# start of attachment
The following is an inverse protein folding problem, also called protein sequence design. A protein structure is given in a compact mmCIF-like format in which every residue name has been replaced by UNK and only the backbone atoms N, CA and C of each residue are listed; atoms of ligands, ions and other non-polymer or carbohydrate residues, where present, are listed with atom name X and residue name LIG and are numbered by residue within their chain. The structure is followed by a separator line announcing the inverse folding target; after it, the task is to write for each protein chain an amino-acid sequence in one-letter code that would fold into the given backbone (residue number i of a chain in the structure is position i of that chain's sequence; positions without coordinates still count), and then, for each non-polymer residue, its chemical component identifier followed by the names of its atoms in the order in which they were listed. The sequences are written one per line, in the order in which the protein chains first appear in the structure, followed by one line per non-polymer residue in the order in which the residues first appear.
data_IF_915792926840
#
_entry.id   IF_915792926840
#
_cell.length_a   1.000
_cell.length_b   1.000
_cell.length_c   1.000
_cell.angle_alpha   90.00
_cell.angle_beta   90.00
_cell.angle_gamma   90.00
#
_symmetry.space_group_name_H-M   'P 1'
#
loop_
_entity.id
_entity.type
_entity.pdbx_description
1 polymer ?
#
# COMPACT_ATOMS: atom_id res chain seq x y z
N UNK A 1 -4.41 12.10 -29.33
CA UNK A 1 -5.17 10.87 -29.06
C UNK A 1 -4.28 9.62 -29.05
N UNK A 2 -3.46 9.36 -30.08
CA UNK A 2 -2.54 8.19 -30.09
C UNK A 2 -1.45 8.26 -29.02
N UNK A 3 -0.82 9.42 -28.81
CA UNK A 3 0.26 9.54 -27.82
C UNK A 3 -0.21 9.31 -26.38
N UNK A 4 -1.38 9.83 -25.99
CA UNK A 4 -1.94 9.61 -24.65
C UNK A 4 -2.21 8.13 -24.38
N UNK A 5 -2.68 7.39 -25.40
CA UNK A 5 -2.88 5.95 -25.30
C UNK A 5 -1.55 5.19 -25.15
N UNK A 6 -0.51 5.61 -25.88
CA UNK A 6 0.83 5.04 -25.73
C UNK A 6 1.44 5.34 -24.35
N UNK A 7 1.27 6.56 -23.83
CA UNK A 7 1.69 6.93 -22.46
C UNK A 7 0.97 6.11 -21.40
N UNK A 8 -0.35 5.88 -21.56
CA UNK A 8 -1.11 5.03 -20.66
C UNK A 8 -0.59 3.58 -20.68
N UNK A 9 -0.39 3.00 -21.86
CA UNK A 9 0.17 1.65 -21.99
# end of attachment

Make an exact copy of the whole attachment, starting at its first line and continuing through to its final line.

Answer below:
The following is an inverse protein folding problem, also called protein sequence design. A protein structure is given in a compact mmCIF-like format in which every residue name has been replaced by UNK and only the backbone atoms N, CA and C of each residue are listed; atoms of ligands, ions and other non-polymer or carbohydrate residues, where present, are listed with atom name X and residue name LIG and are numbered by residue within their chain. The structure is followed by a separator line announcing the inverse folding target; after it, the task is to write for each protein chain an amino-acid sequence in one-letter code that would fold into the given backbone (residue number i of a chain in the structure is position i of that chain's sequence; positions without coordinates still count), and then, for each non-polymer residue, its chemical component identifier followed by the names of its atoms in the order in which they were listed. The sequences are written one per line, in the order in which the protein chains first appear in the structure, followed by one line per non-polymer residue in the order in which the residues first appear.
data_IF_915792926840
#
_entry.id   IF_915792926840
#
_cell.length_a   1.000
_cell.length_b   1.000
_cell.length_c   1.000
_cell.angle_alpha   90.00
_cell.angle_beta   90.00
_cell.angle_gamma   90.00
#
_symmetry.space_group_name_H-M   'P 1'
#
loop_
_entity.id
_entity.type
_entity.pdbx_description
1 polymer ?
#
# COMPACT_ATOMS: atom_id res chain seq x y z
N UNK A 1 -4.41 12.10 -29.33
CA UNK A 1 -5.17 10.87 -29.06
C UNK A 1 -4.28 9.62 -29.05
N UNK A 2 -3.46 9.36 -30.08
CA UNK A 2 -2.54 8.19 -30.09
C UNK A 2 -1.45 8.26 -29.02
N UNK A 3 -0.82 9.42 -28.81
CA UNK A 3 0.26 9.54 -27.82
C UNK A 3 -0.21 9.31 -26.38
N UNK A 4 -1.38 9.83 -25.99
CA UNK A 4 -1.94 9.61 -24.65
C UNK A 4 -2.21 8.13 -24.38
N UNK A 5 -2.68 7.39 -25.40
CA UNK A 5 -2.88 5.95 -25.30
C UNK A 5 -1.55 5.19 -25.15
N UNK A 6 -0.51 5.61 -25.88
CA UNK A 6 0.83 5.04 -25.73
C UNK A 6 1.44 5.34 -24.35
N UNK A 7 1.27 6.56 -23.83
CA UNK A 7 1.69 6.93 -22.46
C UNK A 7 0.97 6.11 -21.40
N UNK A 8 -0.35 5.88 -21.56
CA UNK A 8 -1.11 5.03 -20.66
C UNK A 8 -0.59 3.58 -20.68
N UNK A 9 -0.39 3.00 -21.86
CA UNK A 9 0.17 1.65 -21.99